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State must pay legal fees in unclaimed property appeal

July 24, 2015

A woman who previously won a federal lawsuit arguing she was entitled to interest on unclaimed property held by the Indiana attorney general’s office also won her claim that the state should pay her legal fees for her initial appeal.

Acting as a guardian for a relative, Katherine Cerajeski successfully argued in 2013 the state had no right to keep property her relative held in a small, interest-bearing bank account. The judgment led to a change in Indiana law, stating that claimants to Indiana unclaimed property administered by the AG’s office are entitled to interest as well as principal on money in those accounts.

“Even if our holding in the previous round that the plaintiff was entitled to just compensation … was incorrect … the plaintiff nevertheless had obtained a judgment which compelled a change in state law that gave her compensation equal to the damages she was seeking, and it was a result brought about by the efforts of her lawyers,” Judge Richard Posner wrote in Katherine Cerajeski, Guardian for Walter Cerajeski v. Greg Zoeller, Attorney General of the State of Indiana, et al.,  15-1313.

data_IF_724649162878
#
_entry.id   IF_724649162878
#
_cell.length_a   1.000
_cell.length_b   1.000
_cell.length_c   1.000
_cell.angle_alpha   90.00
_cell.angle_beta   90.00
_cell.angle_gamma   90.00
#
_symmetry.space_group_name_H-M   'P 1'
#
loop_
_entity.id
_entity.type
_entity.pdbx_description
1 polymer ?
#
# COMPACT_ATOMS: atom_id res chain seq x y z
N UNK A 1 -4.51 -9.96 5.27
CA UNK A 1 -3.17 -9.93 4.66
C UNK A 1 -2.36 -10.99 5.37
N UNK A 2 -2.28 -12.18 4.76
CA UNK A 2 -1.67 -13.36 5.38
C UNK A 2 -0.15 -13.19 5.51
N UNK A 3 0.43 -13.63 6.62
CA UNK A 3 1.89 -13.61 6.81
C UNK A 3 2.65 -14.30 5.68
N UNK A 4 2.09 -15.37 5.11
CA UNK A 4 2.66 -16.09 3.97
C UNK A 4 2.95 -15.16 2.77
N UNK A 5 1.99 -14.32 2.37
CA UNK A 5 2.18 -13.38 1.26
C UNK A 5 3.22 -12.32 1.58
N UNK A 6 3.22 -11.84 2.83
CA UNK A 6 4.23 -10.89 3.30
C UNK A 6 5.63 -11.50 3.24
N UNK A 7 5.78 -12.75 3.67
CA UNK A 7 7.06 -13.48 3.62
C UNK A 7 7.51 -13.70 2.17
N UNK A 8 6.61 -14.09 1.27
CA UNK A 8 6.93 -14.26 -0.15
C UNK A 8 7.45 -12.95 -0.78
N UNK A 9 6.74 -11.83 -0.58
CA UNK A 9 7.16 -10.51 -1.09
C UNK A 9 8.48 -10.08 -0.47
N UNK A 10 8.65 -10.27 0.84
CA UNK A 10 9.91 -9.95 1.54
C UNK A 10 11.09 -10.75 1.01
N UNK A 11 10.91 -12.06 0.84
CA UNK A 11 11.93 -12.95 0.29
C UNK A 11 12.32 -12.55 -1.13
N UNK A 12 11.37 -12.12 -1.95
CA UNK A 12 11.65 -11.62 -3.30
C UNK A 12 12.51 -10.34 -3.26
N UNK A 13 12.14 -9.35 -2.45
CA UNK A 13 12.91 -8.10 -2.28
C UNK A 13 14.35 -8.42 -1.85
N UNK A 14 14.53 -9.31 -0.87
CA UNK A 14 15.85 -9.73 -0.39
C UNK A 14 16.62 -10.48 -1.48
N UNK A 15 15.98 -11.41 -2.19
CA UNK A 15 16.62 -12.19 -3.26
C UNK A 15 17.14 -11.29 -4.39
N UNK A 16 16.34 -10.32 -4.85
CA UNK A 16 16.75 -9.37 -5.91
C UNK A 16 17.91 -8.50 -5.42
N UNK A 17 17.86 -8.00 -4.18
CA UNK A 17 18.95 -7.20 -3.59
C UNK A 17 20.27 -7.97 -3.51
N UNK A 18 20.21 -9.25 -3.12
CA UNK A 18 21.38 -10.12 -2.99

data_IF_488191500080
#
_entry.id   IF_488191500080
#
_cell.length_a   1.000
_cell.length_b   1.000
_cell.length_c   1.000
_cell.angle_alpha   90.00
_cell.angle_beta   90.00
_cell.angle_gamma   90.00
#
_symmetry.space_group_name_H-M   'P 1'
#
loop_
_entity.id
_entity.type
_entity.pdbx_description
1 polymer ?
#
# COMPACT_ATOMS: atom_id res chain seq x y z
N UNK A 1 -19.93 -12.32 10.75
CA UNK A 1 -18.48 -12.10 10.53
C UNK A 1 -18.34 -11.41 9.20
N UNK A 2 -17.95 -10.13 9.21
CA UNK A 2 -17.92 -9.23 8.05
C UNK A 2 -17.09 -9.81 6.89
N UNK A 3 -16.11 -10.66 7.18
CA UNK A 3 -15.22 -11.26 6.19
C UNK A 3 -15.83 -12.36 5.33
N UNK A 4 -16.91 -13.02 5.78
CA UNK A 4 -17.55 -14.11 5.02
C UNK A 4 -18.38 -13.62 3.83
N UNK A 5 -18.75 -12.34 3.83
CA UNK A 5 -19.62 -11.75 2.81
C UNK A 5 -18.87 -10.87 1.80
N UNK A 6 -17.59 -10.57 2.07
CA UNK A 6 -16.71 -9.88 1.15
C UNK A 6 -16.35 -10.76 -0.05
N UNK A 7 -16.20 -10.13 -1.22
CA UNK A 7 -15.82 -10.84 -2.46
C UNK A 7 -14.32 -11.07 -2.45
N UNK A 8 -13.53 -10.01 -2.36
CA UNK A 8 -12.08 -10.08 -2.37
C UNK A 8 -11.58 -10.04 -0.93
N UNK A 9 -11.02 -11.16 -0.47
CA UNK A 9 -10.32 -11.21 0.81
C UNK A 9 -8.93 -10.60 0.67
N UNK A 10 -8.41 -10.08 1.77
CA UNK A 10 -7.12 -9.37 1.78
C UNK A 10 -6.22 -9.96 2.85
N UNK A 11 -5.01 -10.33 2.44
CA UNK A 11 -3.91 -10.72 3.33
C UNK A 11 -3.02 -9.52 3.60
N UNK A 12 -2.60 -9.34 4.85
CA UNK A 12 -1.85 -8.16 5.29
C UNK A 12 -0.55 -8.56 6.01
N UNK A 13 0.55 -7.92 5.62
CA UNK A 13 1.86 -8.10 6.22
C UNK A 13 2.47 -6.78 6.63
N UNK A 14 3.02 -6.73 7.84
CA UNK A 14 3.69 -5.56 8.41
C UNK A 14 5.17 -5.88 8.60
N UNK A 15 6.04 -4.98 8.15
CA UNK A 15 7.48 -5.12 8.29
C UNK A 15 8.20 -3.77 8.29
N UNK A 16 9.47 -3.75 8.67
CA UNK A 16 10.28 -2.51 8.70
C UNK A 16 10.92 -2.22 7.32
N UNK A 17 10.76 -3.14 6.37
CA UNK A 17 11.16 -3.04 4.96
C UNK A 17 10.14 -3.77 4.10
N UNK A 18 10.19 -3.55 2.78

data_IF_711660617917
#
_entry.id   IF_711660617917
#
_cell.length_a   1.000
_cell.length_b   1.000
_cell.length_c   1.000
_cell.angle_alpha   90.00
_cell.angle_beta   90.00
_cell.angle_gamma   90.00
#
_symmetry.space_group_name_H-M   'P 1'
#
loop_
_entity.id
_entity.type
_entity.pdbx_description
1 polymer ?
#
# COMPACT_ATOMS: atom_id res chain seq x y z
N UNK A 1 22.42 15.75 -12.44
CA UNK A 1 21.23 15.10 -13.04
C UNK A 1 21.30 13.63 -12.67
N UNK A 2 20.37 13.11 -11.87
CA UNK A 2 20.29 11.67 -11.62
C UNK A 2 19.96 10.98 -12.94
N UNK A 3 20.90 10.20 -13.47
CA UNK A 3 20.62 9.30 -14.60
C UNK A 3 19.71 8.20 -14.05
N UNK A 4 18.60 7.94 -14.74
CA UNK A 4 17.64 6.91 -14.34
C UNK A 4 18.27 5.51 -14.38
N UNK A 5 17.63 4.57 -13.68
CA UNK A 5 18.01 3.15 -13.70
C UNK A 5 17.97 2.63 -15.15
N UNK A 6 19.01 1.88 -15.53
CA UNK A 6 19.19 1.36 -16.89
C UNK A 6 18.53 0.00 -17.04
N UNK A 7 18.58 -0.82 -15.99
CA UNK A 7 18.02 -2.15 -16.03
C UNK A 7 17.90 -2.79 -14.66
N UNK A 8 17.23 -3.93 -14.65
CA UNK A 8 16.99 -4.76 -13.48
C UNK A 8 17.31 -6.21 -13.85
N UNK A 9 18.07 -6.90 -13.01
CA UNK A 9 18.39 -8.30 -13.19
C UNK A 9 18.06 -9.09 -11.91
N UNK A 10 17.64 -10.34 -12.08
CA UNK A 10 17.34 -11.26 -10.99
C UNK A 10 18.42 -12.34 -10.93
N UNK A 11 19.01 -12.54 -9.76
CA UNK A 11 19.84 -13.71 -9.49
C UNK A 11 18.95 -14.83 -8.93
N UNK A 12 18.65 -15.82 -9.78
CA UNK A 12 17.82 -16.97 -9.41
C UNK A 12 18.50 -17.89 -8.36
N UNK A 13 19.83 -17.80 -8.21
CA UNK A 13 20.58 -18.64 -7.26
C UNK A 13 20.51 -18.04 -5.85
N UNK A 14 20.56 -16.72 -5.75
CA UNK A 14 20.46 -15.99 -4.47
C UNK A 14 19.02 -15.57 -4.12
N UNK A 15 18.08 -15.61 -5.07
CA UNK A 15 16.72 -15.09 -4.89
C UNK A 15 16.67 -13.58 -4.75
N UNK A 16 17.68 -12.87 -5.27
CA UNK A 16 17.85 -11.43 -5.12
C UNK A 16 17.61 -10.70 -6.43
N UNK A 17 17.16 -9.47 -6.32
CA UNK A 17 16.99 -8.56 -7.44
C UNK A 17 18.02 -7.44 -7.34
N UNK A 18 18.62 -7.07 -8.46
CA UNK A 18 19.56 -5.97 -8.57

The court reversed the District Court ruling that the case was moot because of the change in statute, and it ruled Cerajeski could pursue an award of attorney fees. Posner, though, wrote for the panel that the fees Cerajeski’s lawyers are seeking raise an eyebrow.

“We offer the tentative view that the amount sought – $258,462.50 for 375.75 hours – is excessive, both in the amount of time for which fees are sought and in the average hourly billing rate ($687.86). Remember that this was just time spent on the appeal (the first, not the present, appeal), and the high average billing rate implies that few junior members of the two law firms who handled the appeal for the plaintiff could have been assigned to work on the appeal. In fact it appears that law-firm partners billed more than 93 percent of the total hours billed,” Posner observed.

The case was remanded with instructions for Judge Jane Magnus-Stinson of the U.S. District Court for the Southern District of Indiana to determine reasonable attorney fees.

Cerajeski was represented by Saunders Law Firm and Donaldson & Guin, both of Chicago.

 

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